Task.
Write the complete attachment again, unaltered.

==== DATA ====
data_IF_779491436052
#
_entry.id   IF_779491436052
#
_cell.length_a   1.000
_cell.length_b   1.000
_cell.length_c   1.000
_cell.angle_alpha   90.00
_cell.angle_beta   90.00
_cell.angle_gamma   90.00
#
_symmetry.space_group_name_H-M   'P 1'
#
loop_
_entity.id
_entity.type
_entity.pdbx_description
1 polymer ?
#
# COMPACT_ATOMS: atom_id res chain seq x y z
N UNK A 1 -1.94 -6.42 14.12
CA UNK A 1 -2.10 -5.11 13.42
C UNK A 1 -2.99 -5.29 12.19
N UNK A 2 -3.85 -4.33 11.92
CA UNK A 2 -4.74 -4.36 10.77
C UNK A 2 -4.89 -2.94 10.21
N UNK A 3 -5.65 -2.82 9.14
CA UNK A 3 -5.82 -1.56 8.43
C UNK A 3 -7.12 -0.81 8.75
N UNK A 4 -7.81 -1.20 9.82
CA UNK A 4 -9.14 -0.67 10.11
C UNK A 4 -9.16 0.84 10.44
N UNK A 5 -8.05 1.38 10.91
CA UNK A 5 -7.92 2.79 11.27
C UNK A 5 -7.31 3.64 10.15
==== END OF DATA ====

data_IF_779491436052
#
_entry.id   IF_779491436052
#
_cell.length_a   1.000
_cell.length_b   1.000
_cell.length_c   1.000
_cell.angle_alpha   90.00
_cell.angle_beta   90.00
_cell.angle_gamma   90.00
#
_symmetry.space_group_name_H-M   'P 1'
#
loop_
_entity.id
_entity.type
_entity.pdbx_description
1 polymer ?
#
# COMPACT_ATOMS: atom_id res chain seq x y z
N UNK A 1 -1.94 -6.42 14.12
CA UNK A 1 -2.10 -5.11 13.42
C UNK A 1 -2.99 -5.29 12.19
N UNK A 2 -3.85 -4.33 11.92
CA UNK A 2 -4.74 -4.36 10.77
C UNK A 2 -4.89 -2.94 10.21
N UNK A 3 -5.65 -2.82 9.14
CA UNK A 3 -5.82 -1.56 8.43
C UNK A 3 -7.12 -0.81 8.75
N UNK A 4 -7.81 -1.20 9.82
CA UNK A 4 -9.14 -0.67 10.11
C UNK A 4 -9.16 0.84 10.44
N UNK A 5 -8.05 1.38 10.91
CA UNK A 5 -7.92 2.79 11.27
C UNK A 5 -7.31 3.64 10.15